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State of New Jersey v. Barry Brown

December 15, 2011


On appeal from the Superior Court of New Jersey, Law Division, Essex County, Indictment No. 05-09-2301.

Per curiam.


Submitted: November 30, 2011 -

Before Judges Axelrad and Ostrer.

Defendant Barry Brown appeals from the Law Division's December 9, 2009 order denying his petition for post-conviction relief (PCR), which alleged ineffective assistance of trial counsel and requested an evidentiary hearing.

We affirm.

The record reflects that defendant was indicted for second-degree burglary, N.J.S.A. 2C:18-2, and second-degree aggravated assault, N.J.S.A. 2C:12-1(b)(1). A jury found him guilty of burglary and the lesser-included offense of third-degree aggravated assault, N.J.S.A. 2C:12-1(b)(7). The trial judge, John C. Kennedy, sentenced defendant to a nine-year term of imprisonment for the burglary, subject to the 85% period of parole ineligibility mandated by the No Early Release Act (NERA), N.J.S.A. 2C:43-7.2, and merged defendant's conviction for aggravated assault with his conviction for burglary.

We affirmed defendant's conviction and sentence in an unreported opinion. State v. Brown, No. A-1932-06T4 (App. Div. Jan. 9, 2009). As recited in our opinion, the victim was defendant's former girlfriend, Tonya Peterson, with whom he had two young children. The parties were not living together at the time of the offenses. Peterson testified that on the morning of July 1, 2005, as she was getting ready to go to school and take the children to daycare, defendant broke into her apartment, using a butter knife to pry loose the lock to the front door. Defendant then attacked her for about five minutes, punching and kicking her, stomping on her face and chest, putting his fingers in her throat, and trying to strangle her. After defendant left the apartment, Peterson called the police, and they brought her to the emergency room for treatment. Peterson did not suffer serious injuries as a result of the assault.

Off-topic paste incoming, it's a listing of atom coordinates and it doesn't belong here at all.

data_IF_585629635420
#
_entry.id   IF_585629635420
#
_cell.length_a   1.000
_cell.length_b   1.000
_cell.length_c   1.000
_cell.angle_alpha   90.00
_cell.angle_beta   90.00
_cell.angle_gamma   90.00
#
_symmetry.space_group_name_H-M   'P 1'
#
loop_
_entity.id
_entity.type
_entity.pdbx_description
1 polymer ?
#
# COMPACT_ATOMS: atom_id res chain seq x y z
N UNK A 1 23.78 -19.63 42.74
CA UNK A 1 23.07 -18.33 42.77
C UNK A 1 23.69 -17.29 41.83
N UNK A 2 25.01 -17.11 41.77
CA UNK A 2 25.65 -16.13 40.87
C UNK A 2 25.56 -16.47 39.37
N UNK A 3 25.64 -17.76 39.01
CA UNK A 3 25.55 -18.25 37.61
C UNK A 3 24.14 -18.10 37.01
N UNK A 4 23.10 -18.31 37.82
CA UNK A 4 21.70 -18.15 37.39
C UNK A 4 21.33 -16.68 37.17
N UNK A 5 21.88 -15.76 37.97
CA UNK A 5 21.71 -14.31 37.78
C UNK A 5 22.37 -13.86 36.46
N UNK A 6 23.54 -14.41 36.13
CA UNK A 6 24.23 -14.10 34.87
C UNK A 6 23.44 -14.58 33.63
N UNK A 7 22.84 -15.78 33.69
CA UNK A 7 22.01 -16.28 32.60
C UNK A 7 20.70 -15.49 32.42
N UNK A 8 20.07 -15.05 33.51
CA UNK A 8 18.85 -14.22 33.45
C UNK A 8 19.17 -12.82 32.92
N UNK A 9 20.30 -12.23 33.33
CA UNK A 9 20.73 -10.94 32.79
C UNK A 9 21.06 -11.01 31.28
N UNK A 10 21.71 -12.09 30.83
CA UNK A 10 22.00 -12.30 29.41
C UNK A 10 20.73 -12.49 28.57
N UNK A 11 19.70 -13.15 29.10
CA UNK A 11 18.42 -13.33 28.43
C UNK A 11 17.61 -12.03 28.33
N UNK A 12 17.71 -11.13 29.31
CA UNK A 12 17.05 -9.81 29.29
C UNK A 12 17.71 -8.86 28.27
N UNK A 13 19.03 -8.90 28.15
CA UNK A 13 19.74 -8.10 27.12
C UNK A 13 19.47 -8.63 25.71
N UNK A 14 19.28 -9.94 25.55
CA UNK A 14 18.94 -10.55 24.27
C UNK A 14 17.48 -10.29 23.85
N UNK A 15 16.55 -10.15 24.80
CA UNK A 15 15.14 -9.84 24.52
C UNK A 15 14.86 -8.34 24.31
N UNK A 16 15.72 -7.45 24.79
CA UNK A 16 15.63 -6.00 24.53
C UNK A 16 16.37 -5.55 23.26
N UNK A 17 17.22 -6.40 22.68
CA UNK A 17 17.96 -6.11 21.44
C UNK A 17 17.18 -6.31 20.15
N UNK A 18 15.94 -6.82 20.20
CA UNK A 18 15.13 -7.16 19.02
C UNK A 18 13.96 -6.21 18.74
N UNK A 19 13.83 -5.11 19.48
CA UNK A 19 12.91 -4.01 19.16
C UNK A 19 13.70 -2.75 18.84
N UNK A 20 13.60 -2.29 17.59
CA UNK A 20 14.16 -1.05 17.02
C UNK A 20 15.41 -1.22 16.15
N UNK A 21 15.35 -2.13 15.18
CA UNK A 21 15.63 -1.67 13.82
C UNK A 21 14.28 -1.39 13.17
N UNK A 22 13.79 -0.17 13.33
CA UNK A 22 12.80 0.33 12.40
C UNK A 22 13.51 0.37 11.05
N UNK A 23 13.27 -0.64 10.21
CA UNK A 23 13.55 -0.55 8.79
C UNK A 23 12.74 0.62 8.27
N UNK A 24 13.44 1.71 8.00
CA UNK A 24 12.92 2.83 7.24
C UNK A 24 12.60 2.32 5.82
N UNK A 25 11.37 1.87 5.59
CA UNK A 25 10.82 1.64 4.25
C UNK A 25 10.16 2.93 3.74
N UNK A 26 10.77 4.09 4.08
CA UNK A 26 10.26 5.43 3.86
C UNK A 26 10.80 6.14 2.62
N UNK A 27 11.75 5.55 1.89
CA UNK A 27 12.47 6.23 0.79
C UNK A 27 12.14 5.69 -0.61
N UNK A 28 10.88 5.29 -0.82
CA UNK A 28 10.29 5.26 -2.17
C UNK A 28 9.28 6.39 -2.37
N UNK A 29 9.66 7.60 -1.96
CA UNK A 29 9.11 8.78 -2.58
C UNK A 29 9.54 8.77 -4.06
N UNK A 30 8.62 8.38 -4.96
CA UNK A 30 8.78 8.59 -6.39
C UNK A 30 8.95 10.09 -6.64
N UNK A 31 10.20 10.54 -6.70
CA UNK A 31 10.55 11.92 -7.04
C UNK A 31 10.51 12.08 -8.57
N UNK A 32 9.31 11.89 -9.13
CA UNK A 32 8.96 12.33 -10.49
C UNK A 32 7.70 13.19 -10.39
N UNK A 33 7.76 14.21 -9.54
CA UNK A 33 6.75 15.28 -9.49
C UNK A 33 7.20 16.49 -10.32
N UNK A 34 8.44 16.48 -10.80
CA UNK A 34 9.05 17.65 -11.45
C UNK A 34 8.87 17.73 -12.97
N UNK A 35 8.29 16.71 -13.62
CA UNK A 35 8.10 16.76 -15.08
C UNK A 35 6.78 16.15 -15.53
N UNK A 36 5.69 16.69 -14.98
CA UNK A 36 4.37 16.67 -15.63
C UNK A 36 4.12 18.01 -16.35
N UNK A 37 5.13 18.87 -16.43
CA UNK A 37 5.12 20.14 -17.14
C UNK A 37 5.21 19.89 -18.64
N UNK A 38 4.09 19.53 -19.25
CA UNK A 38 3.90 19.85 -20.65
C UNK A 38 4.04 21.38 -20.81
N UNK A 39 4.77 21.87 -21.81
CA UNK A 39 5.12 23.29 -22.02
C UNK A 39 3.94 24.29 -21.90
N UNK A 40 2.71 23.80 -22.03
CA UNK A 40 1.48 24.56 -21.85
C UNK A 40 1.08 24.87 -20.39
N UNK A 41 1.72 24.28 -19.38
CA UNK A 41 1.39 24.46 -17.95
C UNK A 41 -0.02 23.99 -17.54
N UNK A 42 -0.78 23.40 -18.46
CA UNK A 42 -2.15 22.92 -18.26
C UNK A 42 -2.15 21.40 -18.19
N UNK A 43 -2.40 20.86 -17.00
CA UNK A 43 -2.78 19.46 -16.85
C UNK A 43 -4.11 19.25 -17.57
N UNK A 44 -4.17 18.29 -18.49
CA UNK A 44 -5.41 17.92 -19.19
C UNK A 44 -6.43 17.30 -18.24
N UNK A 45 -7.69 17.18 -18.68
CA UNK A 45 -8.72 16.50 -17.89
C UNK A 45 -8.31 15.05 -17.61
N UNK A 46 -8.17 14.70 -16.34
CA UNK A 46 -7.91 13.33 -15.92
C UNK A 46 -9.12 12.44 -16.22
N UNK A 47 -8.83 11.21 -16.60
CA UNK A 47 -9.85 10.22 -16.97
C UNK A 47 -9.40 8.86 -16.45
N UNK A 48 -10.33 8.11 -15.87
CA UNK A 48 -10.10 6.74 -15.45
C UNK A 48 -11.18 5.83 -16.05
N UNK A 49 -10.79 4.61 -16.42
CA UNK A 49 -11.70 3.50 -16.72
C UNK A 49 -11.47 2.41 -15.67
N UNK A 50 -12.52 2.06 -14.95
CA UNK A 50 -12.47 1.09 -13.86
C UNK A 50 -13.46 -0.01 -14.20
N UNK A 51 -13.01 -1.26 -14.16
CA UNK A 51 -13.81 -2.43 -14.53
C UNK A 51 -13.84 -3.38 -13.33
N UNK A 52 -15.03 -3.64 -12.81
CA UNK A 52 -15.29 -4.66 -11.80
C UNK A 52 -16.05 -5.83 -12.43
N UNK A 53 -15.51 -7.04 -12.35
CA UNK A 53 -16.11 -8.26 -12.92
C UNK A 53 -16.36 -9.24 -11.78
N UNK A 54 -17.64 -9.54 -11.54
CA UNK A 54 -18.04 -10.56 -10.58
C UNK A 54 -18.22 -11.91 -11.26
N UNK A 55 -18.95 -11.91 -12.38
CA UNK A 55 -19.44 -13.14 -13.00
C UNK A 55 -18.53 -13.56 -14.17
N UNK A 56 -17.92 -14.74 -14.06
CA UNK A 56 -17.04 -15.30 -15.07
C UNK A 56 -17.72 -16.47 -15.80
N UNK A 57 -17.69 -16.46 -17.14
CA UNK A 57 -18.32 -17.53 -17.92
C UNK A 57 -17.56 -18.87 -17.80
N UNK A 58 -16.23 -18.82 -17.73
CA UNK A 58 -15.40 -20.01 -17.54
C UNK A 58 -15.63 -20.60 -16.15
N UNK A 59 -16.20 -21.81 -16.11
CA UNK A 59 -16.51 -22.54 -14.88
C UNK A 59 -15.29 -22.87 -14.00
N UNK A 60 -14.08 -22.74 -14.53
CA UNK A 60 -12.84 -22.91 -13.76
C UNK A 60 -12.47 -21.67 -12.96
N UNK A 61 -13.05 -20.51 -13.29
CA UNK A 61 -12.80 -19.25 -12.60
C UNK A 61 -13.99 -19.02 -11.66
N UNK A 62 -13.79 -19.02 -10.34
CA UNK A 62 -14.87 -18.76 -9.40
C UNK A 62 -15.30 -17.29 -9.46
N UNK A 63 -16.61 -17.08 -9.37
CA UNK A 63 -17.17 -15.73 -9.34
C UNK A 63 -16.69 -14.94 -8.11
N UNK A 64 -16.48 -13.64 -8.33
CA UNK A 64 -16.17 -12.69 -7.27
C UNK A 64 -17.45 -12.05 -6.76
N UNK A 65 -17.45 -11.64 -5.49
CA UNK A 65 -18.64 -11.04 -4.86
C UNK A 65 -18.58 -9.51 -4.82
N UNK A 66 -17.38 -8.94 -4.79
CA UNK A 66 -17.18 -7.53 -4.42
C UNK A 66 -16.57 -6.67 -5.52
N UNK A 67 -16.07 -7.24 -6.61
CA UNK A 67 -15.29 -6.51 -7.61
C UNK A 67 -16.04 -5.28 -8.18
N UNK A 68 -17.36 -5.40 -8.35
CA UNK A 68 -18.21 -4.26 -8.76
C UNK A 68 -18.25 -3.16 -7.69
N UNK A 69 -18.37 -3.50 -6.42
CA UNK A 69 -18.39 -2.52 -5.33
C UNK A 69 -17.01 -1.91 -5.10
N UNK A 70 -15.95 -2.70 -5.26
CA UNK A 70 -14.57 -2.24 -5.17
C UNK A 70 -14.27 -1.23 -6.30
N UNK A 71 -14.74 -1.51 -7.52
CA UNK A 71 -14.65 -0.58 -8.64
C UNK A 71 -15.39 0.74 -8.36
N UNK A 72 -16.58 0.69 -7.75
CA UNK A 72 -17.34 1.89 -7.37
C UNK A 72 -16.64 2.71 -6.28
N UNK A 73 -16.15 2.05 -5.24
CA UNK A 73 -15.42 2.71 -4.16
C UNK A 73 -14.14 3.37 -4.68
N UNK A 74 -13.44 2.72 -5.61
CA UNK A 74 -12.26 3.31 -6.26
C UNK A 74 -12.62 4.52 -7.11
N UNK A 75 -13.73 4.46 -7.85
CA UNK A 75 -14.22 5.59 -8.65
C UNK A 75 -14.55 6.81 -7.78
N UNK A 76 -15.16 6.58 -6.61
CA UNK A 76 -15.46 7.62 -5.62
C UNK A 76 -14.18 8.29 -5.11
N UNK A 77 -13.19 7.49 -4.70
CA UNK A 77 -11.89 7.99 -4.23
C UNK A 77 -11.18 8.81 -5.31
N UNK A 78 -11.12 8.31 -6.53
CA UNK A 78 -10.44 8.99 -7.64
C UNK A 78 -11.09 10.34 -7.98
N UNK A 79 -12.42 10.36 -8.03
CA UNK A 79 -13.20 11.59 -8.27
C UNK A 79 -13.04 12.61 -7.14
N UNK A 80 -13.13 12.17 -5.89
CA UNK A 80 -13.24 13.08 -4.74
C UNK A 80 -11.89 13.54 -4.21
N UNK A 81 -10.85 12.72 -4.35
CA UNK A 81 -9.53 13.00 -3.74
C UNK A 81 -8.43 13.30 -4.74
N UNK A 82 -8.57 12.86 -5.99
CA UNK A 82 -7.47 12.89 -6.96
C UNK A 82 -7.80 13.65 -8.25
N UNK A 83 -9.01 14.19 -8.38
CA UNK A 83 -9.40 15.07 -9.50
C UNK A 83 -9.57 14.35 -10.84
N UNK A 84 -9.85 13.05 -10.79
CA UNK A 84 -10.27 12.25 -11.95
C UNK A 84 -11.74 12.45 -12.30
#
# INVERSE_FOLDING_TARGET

In affirming defendant's conviction, we rejected his challenge to the trial court's pretrial ruling allowing Peterson to testify about the alleged assault defendant committed upon her three days before the subject incident under N.J.R.E. 404(b). State v. Brown, supra, slip op. at 3-4, 7-10. We described Peterson's testimony as follows:

In that prior incident, which also occurred in the early morning when Peterson was going to school, defendant was standing outside her apartment when she left with the children to walk to a bus stop a block away. Defendant walked alongside Peterson and when they arrived at the bus stop, he started threatening her and gesturing as if he was going to punch her. He allegedly said: "Next time you try to leave that apartment I'm going to have those doors jammed up, and I'll set that whole house on fire." Peterson then called the police on her cell phone. At this point defendant struck her, knocking her and her infant daughter, who was strapped to the front of her body, to the ground. Defendant also allegedly smashed Peterson's cell phone. The police responded to the scene, but no criminal charges were filed as a result of this incident. [Id. at 3.]